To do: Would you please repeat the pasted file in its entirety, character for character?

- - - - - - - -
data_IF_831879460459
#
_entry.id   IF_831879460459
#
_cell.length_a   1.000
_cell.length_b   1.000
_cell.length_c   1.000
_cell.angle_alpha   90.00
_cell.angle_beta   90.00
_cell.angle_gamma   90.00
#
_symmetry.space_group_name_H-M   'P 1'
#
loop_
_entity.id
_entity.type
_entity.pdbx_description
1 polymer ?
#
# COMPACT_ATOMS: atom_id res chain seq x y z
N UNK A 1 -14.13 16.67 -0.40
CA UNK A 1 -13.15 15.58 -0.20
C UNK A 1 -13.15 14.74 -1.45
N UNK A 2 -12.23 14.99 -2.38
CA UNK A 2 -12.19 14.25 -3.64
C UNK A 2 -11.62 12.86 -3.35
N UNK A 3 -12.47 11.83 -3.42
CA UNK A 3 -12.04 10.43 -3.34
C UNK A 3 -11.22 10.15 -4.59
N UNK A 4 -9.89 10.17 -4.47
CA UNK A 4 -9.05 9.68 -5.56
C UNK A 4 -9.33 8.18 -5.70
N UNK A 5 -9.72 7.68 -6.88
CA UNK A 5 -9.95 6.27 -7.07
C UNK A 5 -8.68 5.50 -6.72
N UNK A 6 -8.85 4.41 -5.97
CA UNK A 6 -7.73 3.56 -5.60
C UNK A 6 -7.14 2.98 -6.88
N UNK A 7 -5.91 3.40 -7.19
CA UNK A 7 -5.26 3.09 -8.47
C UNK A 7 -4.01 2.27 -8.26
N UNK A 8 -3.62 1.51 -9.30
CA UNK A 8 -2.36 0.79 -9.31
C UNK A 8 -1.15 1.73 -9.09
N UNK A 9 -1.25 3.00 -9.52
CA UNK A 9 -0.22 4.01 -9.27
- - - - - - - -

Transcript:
data_IF_831879460459
#
_entry.id   IF_831879460459
#
_cell.length_a   1.000
_cell.length_b   1.000
_cell.length_c   1.000
_cell.angle_alpha   90.00
_cell.angle_beta   90.00
_cell.angle_gamma   90.00
#
_symmetry.space_group_name_H-M   'P 1'
#
loop_
_entity.id
_entity.type
_entity.pdbx_description
1 polymer ?
#
# COMPACT_ATOMS: atom_id res chain seq x y z
N UNK A 1 -14.13 16.67 -0.40
CA UNK A 1 -13.15 15.58 -0.20
C UNK A 1 -13.15 14.74 -1.45
N UNK A 2 -12.23 14.99 -2.38
CA UNK A 2 -12.19 14.25 -3.64
C UNK A 2 -11.62 12.86 -3.35
N UNK A 3 -12.47 11.83 -3.42
CA UNK A 3 -12.04 10.43 -3.34
C UNK A 3 -11.22 10.15 -4.59
N UNK A 4 -9.89 10.17 -4.47
CA UNK A 4 -9.05 9.68 -5.56
C UNK A 4 -9.33 8.18 -5.70
N UNK A 5 -9.72 7.68 -6.88
CA UNK A 5 -9.95 6.27 -7.07
C UNK A 5 -8.68 5.50 -6.72
N UNK A 6 -8.85 4.41 -5.97
CA UNK A 6 -7.73 3.56 -5.60
C UNK A 6 -7.14 2.98 -6.88
N UNK A 7 -5.91 3.40 -7.19
CA UNK A 7 -5.26 3.09 -8.47
C UNK A 7 -4.01 2.27 -8.26
N UNK A 8 -3.62 1.51 -9.30
CA UNK A 8 -2.36 0.79 -9.31
C UNK A 8 -1.15 1.73 -9.09
N UNK A 9 -1.25 3.00 -9.52
CA UNK A 9 -0.22 4.01 -9.27